My boyfriend and I had sex without protection. What do I do?
Deal with reality. Panic only delays what you need to know.
Take a pregnancy test, soon.
Also, get tested for sexually transmitted infections (STI’s), in case one or both of you has been careless about sex previously.
A positive test on either possibility means getting to a doctor or clinic, fast.
Hopefully, your boyfriend’s mature enough to take responsibility along with you. Both of you can then discuss together any decisions required, medically and emotionally.
However, if you or he are under-age and/or dependent on parents, ask for their help to understand the options and make choices you can handle.
If that’s impossible, ask a trusted adult, school counselor, or youth agency social worker (e.g. local YWCA youth program) for guidance.
What can be done about a verbally vicious grandmother who continues to cause serious, almost daily, harm to a family’s parents and teenagers?
We are a few of the family’s closest friends who are very fearful about what’s already happened and will surely happen worse if something doesn’t change.
She’s the only living grandparent, lives nearby, and sees the family several times weekly.
We’re afraid someone in the family is going to end up in jail or be killed.
She’s no longer invited to our houses with the family members because of the inevitable cruelty she inflicts.
When family therapy was tried, she presented as charming, caring, and kind in the meetings. No one said anything about her behavior.
When I asked her daughter whether the professionals knew about the nastiness, the answer was “No.”
Privately and publicly, the grandmother undermines, puts down, and mocks or pities her adult daughter (a very intelligent, accomplished, professional), the gentle husband, and all the teenagers (whose behaviors are now often extreme and bizarre).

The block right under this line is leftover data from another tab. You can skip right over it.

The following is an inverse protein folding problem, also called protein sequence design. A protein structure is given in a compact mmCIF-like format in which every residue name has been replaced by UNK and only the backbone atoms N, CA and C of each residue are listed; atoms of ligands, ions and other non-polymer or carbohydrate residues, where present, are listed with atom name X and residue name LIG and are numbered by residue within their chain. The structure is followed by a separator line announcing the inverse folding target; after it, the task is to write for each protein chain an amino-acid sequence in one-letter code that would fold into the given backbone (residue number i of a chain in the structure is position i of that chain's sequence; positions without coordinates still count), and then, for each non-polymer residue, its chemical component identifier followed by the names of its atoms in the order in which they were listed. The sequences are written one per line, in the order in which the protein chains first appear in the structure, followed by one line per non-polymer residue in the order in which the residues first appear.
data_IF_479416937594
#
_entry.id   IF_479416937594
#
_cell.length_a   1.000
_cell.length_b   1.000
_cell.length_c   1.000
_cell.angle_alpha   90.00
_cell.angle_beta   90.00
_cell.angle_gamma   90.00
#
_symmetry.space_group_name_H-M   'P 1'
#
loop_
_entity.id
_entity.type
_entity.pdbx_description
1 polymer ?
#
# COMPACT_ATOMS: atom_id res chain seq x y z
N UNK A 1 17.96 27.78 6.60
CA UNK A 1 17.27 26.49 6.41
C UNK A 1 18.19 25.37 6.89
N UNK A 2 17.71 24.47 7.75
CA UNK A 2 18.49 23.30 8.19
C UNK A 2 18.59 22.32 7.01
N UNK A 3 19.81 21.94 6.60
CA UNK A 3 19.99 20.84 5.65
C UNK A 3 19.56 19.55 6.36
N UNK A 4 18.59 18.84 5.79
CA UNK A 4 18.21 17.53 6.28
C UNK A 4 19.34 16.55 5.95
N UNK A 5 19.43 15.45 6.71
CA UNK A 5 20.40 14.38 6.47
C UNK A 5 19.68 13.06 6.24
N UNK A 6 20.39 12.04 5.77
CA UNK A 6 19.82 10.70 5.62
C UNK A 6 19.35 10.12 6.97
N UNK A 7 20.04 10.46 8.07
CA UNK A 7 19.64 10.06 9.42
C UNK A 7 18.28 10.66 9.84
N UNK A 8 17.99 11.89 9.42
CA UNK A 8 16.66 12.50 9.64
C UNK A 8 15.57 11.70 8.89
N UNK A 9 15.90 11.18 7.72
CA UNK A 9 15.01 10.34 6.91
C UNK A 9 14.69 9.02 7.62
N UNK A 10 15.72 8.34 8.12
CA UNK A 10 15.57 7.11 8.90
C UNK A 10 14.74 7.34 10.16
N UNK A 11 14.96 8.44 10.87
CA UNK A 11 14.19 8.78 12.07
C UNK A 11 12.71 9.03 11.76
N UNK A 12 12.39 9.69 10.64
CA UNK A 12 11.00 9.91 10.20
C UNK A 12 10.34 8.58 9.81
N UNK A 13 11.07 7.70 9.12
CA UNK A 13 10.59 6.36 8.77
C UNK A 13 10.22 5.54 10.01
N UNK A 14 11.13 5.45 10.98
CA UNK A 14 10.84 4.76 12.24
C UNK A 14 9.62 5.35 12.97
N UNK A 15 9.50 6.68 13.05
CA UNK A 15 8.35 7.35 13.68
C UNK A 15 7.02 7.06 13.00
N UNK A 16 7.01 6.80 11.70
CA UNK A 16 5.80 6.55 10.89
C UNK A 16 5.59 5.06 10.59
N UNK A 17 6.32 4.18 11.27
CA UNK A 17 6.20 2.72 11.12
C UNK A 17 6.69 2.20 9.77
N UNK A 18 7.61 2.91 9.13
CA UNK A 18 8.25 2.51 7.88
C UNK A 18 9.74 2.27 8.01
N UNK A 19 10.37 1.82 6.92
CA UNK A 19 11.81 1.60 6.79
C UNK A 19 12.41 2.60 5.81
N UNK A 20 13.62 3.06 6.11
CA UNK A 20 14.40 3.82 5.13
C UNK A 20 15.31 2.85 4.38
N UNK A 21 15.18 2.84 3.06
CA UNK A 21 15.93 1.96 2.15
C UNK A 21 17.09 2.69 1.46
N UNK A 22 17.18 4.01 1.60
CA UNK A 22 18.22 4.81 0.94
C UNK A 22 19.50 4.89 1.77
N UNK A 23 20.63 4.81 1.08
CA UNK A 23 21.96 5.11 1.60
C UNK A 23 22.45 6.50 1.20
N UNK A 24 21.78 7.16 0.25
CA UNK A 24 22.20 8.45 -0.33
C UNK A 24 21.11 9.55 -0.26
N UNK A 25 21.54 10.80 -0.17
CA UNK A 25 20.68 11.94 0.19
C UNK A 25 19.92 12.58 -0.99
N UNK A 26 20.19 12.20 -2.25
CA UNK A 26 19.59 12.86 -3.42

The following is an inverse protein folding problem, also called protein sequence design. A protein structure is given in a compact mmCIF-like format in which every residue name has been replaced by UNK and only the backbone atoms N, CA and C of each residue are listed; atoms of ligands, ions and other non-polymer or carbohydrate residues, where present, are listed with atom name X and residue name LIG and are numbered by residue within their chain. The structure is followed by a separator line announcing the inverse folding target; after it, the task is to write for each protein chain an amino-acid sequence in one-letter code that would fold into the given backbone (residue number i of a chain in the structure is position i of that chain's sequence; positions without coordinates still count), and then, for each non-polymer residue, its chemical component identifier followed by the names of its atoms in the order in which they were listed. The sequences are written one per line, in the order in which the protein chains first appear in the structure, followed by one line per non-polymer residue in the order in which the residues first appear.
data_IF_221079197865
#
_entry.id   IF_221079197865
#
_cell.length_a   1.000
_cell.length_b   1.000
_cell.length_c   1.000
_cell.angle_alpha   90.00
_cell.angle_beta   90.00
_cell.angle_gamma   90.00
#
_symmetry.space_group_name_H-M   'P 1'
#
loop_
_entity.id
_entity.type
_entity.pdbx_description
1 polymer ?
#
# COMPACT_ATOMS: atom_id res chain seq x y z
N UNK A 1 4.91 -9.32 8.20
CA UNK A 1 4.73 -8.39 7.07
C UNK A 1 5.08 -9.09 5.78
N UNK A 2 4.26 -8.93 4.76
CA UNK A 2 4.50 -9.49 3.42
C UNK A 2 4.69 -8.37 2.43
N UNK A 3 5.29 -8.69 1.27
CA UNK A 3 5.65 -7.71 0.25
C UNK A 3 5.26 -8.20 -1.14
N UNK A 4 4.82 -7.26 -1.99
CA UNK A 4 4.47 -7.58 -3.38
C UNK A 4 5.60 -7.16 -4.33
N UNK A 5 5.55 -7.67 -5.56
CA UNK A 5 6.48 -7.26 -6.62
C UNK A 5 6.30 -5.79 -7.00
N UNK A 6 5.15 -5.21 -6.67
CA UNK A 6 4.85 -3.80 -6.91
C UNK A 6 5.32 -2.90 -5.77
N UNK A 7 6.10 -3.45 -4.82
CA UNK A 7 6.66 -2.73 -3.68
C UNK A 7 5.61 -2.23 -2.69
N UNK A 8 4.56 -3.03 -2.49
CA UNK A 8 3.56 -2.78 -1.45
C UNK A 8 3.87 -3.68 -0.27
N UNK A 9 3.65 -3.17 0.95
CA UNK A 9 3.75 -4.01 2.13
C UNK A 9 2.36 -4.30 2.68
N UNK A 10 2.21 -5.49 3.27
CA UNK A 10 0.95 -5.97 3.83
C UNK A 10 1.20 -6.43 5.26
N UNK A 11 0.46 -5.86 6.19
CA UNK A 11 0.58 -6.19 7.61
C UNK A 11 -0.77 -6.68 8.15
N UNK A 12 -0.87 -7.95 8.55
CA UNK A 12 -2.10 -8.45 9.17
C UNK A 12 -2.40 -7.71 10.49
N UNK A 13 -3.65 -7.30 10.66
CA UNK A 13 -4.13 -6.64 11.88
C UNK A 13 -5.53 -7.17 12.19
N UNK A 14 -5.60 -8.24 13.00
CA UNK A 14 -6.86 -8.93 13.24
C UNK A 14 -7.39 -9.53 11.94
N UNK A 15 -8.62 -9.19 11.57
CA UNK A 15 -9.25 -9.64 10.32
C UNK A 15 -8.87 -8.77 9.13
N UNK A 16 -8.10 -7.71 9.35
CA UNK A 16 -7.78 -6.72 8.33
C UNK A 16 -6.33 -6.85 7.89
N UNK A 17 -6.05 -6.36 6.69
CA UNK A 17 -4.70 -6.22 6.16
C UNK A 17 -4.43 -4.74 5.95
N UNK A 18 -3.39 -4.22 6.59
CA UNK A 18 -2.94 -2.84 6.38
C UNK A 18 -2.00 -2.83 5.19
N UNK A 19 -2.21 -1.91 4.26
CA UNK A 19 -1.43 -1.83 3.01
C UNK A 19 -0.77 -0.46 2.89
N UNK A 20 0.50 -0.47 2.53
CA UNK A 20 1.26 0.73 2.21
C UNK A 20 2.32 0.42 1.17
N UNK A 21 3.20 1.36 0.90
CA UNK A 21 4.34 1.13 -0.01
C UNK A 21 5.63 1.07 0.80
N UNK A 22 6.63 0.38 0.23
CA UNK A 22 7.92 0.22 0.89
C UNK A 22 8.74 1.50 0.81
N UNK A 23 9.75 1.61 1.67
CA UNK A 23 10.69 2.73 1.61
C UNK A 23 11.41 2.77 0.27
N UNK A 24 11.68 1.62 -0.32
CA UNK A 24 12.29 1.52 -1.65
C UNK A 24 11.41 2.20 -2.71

She is rapidly getting worse. When the children were younger, she struck them even though her friends and family told her it was wrong.
A couple of the teenagers have attempted suicide and all of them are constantly seething with rage.
Would it help if she were confronted by a small group of us? It’d require very strong statements from us. I think it would work and might make things worse.
She usually reads your columns and just maybe she’d take a message from you!
I have no way of verifying what’s described in this question, so, if the grandmother in question recognizes herself, I dearly hope she reflects on the alleged damage that people believe she’s causing.
Nastiness is negative attention getting - making oneself noticed as someone with power. But it’s as destructive to the agitator as to the people targeted.
People such as these friends avoid you. If anything terrible occurs, e.g. teenagers’ self-harm, you, as the bullying adult, will be blamed.
Meanwhile, you’ll be increasingly aware that there’s no bond with anyone who’ll respond when you need help, or are failing.
The adult children in this case, have become, tragically, complicit in the abuse. By not declaring such a person toxic to themselves and their children, and ending contact, they’re part of the problem.
While the children’s mother may’ve grown up with this ill treatment, there’s no excuse for accepting it once children are also at risk.
As soon as the kids were hit, against their parents’ wishes, the limits disappeared. She could wreak harm at will.
They all need to cut her off. That’s my advice to them, if this account is true.
FEEDBACK Regarding the woman harassed by her supervisor (Jan, 21):
Reader – “I’ve been an harassment advisor for 20-plus years, advising staff of their options for dealing with harassment allegations.
“The first step is to tell the alleged harasser that their behaviour is unwarranted, unwelcome, unprofessional, and must stop.
“Most often, this works - it's equivalent to standing up to the school-yard bully.
“Sometimes, the complainant wants human resources staff to proceed with a full investigation.
“I applaud you for telling this individual to educate herself about her rights, but I disagree that if nothing changes then she should look elsewhere for work.
“There are other avenues available to complainants. In a unionized environment, they can avail themselves of the grievance process; in a non-unionized environment they can seek legal recourse.
“And there’s always the option of filing a complaint with their respective Human Rights Commission.”
Tip of the day:
After unprotected sex, it’s too late but still necessary to face reality.